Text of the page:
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Residents in sinking Sydney suburb Spring Farm launch legal action

Devastated families in sinking Sydney suburb dubbed ‘Sink Farm’ come together to launch legal action as their $560,000 homes are left worthless

  • Houses at Spring Farm, near Camden in Sydney’s south west, are falling apart
  • The way the site was filled prior to construction has caused the land to move 
  • 3500 owners have sought tens of millions of dollars in damages from developers
  • Danny Moussa’s house is five years old and has needed $40,000 worth of repairs
  • Anne and Rod Chapman, who forked out $700,000, said their home is unsellable

Families in Sydney suburb dubbed ‘Sink Farm’ will launch legal action claiming their $560,000 homes have been rendered worthless by ground subsidence.

Houses at Spring Farm, near Camden in Sydney’s south west, have begun falling apart and are riddled with cracks as the ground beneath them gives way.

The way the site was filled prior to the construction stage caused the land to move and led to the dangerous defects.

About devastated 3500 owners have sought tens of millions of dollars in damages from developers The Cornish Group and the local council, prompting a Supreme Court class action to be filed, The Daily Telegraph reports.

‘The area has a stigma, it’s called ‘Sink Farm’,’ said lead plaintiff Danny Moussa, whose house is just five years old and has already needed $40,000 worth of repairs.

Houses at Spring Farm, near Camden in Sydney’s south west, have begun falling apart and are riddled with cracks

3500 owners have sought tens of millions of dollars in damages from developers The Cornish Group and council, prompting a Supreme Court class action to be filed. Pictured: a letter sent to locals

3500 owners have sought tens of millions of dollars in damages from developers The Cornish Group and council, prompting a Supreme Court class action to be filed. Pictured: a letter sent to locals

The way the site was filled prior to the construction stage caused the land to move and led to the dangerous defects

The way the site was filled prior to the construction stage caused the land to move and led to the dangerous defects

Mr Moussa is kept up at night by the sound of tiles and gyprock cracking, and said he worries the house will completely give way one day.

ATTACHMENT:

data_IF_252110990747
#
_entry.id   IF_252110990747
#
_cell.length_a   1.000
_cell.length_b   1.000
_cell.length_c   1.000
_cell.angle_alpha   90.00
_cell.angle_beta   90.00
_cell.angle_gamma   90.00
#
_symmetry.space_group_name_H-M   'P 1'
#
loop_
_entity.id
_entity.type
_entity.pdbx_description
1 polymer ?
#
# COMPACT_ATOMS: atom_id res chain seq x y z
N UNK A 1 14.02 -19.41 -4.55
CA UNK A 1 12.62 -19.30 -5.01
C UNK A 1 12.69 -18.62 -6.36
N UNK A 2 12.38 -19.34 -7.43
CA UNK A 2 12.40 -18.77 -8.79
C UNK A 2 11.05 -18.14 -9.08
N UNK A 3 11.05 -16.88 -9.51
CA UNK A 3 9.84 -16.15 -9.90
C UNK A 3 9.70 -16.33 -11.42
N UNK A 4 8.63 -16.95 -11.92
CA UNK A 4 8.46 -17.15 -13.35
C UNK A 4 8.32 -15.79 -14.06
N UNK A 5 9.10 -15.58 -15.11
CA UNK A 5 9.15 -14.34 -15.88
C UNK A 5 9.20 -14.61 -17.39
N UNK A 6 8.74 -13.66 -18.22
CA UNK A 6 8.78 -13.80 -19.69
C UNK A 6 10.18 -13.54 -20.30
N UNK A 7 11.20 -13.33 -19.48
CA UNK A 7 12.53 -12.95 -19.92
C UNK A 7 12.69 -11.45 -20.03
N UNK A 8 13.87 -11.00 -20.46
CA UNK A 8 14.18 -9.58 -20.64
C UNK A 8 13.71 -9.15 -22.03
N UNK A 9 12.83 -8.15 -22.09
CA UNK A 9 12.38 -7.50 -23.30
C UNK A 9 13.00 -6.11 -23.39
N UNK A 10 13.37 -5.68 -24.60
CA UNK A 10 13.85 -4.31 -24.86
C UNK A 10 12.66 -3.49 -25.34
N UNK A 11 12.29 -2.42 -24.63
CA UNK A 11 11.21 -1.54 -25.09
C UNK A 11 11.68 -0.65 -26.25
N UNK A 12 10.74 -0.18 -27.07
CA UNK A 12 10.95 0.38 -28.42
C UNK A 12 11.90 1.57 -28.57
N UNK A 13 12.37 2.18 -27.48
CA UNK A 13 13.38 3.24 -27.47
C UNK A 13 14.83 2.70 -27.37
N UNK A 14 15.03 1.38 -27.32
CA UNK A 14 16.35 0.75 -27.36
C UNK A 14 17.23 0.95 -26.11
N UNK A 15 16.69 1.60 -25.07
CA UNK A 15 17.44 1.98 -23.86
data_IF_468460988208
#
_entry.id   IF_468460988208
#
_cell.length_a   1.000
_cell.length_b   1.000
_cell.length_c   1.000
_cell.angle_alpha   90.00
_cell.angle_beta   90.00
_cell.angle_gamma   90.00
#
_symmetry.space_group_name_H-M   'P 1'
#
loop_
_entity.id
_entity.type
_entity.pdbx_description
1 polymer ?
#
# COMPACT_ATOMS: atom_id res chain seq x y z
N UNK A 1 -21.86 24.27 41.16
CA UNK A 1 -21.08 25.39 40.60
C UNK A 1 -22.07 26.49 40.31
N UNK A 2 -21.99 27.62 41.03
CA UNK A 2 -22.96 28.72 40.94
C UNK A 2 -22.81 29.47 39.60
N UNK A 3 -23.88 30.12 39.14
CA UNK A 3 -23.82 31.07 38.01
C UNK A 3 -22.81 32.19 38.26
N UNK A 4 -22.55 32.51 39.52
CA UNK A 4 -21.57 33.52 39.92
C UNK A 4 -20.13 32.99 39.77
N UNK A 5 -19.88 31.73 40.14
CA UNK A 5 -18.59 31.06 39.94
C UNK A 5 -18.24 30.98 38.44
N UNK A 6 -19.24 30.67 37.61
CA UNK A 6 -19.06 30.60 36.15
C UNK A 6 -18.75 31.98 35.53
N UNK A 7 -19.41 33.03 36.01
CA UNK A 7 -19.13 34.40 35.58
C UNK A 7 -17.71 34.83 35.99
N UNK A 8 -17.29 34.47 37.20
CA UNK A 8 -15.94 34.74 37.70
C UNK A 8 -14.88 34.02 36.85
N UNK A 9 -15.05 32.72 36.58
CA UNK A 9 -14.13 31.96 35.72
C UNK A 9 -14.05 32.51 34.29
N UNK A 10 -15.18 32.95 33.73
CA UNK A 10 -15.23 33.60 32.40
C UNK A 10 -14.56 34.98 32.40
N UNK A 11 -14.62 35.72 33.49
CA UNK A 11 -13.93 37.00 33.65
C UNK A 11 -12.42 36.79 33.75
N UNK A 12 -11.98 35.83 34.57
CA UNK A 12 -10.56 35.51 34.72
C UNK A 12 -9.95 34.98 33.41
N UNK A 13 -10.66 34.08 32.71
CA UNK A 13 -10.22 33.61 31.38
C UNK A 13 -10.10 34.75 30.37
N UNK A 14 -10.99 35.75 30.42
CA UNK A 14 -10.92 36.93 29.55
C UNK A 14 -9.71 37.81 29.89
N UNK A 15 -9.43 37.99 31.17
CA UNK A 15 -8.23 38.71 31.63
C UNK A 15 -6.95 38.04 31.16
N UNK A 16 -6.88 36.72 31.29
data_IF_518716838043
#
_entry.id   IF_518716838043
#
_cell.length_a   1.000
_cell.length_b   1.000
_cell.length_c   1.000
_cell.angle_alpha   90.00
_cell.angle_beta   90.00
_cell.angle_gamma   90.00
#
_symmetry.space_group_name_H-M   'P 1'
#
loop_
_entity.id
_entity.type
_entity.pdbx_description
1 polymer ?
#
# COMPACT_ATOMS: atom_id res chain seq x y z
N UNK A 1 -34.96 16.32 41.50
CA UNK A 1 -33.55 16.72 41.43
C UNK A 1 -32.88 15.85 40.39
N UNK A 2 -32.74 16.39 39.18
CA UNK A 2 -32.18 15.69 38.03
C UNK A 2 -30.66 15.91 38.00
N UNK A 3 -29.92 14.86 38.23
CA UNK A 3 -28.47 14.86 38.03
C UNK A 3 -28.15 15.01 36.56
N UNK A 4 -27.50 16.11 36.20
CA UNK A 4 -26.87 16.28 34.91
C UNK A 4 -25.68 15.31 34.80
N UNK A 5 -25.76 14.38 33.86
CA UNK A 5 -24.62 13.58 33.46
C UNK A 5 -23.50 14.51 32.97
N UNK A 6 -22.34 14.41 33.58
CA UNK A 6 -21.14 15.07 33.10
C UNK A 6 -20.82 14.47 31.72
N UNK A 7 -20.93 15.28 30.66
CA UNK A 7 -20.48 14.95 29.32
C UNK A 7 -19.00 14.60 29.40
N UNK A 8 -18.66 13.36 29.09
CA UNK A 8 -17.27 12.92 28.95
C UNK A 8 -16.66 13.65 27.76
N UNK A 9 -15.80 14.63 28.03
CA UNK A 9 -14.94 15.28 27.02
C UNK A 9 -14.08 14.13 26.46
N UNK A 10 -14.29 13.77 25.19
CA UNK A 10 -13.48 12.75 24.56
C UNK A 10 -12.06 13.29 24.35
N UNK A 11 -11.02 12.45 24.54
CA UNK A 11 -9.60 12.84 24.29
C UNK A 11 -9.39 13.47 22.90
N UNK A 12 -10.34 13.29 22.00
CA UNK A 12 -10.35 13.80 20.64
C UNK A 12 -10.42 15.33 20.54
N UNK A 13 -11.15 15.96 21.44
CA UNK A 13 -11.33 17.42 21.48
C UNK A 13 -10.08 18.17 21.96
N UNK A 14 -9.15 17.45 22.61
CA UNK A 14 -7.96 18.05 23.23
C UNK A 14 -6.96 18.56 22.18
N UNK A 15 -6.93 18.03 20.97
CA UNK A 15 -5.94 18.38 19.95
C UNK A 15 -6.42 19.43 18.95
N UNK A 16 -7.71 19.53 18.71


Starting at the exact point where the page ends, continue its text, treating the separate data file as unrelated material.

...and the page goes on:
‘We’ve been told the site wasn’t fit to be built on,’ his wife Marielle said.

Locals Anne and Rod Chapman, who forked out $700,000 for their home and land, said their property is unsellable.

The house is continuing to crack and its doors are unable to close anymore, leaving their tenant with no option but to move out.

Brett Cornish, managing director of The Cornish Group, said he was only aware of a few homes that had developed problems.

The company, which is now suing Camden Council in a separate suit, had ‘not yet seen any class action and is unable to comment.’

Mr Cornish said the council ‘were the prior owners of the land and we allege they undertook substantial filling works in the relevant area’. 

Residents of a nearby home brought legal action against building company Firstyle, who then purchased the property back from the owners.

Camden Council told Daily Mail Australia it has ‘received no formal notice of the Supreme Court class action relating to Spring Farm’ and is unable to provide further comments. 

‘Council is making further enquiries with the Supreme Court to better understand the situation,’ a spokesman said.

NSW Premier Gladys Berejiklian said she ‘wished [residents] well’ when asked about Spring Farm’s homeowners.

‘It would be horrific for anyone who’s invested in their family home, in their forever home, to have to find themselves in those circumstances,’ Ms Berejiklian said on Tuesday.  

Lead plaintiff Danny Moussa's house, which is just five years old, has already needed $40,000 worth of repairs. Pictured with wife Marielle

Lead plaintiff Danny Moussa’s house, which is just five years old, has already needed $40,000 worth of repairs. Pictured with wife Marielle

  

  

Read more at DailyMail.co.uk